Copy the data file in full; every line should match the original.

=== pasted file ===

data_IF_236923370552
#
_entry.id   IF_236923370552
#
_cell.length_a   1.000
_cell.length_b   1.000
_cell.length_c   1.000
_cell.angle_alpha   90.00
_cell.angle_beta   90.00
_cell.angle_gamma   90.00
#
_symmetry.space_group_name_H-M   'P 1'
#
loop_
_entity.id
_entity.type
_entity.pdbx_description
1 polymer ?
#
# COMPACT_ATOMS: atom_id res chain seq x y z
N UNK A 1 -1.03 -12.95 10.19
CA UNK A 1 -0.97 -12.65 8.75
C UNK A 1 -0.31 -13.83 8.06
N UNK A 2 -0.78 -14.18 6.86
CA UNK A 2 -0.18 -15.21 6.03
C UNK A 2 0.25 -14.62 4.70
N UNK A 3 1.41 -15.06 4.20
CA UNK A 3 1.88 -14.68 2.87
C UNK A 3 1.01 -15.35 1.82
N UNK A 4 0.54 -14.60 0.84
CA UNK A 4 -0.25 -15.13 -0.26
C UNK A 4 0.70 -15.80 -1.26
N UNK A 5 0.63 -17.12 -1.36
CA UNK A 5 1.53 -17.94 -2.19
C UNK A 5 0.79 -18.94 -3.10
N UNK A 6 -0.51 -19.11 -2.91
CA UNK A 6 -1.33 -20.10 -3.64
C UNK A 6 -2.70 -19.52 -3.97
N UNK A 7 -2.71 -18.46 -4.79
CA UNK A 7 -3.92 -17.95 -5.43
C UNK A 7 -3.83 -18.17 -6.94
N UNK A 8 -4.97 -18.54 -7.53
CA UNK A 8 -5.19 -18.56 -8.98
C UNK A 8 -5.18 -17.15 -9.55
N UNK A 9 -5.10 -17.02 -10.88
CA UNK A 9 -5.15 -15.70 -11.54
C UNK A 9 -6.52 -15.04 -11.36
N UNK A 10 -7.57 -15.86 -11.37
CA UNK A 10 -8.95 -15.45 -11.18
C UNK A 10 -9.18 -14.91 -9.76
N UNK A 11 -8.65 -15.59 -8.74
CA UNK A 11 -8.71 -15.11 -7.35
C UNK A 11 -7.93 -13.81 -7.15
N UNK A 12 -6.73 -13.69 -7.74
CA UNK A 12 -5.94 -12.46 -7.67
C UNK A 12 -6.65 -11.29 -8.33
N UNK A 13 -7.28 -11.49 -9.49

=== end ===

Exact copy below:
data_IF_236923370552
#
_entry.id   IF_236923370552
#
_cell.length_a   1.000
_cell.length_b   1.000
_cell.length_c   1.000
_cell.angle_alpha   90.00
_cell.angle_beta   90.00
_cell.angle_gamma   90.00
#
_symmetry.space_group_name_H-M   'P 1'
#
loop_
_entity.id
_entity.type
_entity.pdbx_description
1 polymer ?
#
# COMPACT_ATOMS: atom_id res chain seq x y z
N UNK A 1 -1.03 -12.95 10.19
CA UNK A 1 -0.97 -12.65 8.75
C UNK A 1 -0.31 -13.83 8.06
N UNK A 2 -0.78 -14.18 6.86
CA UNK A 2 -0.18 -15.21 6.03
C UNK A 2 0.25 -14.62 4.70
N UNK A 3 1.41 -15.06 4.20
CA UNK A 3 1.88 -14.68 2.87
C UNK A 3 1.01 -15.35 1.82
N UNK A 4 0.54 -14.60 0.84
CA UNK A 4 -0.25 -15.13 -0.26
C UNK A 4 0.70 -15.80 -1.26
N UNK A 5 0.63 -17.12 -1.36
CA UNK A 5 1.53 -17.94 -2.19
C UNK A 5 0.79 -18.94 -3.10
N UNK A 6 -0.51 -19.11 -2.91
CA UNK A 6 -1.33 -20.10 -3.64
C UNK A 6 -2.70 -19.52 -3.97
N UNK A 7 -2.71 -18.46 -4.79
CA UNK A 7 -3.92 -17.95 -5.43
C UNK A 7 -3.83 -18.17 -6.94
N UNK A 8 -4.97 -18.54 -7.53
CA UNK A 8 -5.19 -18.56 -8.98
C UNK A 8 -5.18 -17.15 -9.55
N UNK A 9 -5.10 -17.02 -10.88
CA UNK A 9 -5.15 -15.70 -11.54
C UNK A 9 -6.52 -15.04 -11.36
N UNK A 10 -7.57 -15.86 -11.37
CA UNK A 10 -8.95 -15.45 -11.18
C UNK A 10 -9.18 -14.91 -9.76
N UNK A 11 -8.65 -15.59 -8.74
CA UNK A 11 -8.71 -15.11 -7.35
C UNK A 11 -7.93 -13.81 -7.15
N UNK A 12 -6.73 -13.69 -7.74
CA UNK A 12 -5.94 -12.46 -7.67
C UNK A 12 -6.65 -11.29 -8.33
N UNK A 13 -7.28 -11.49 -9.49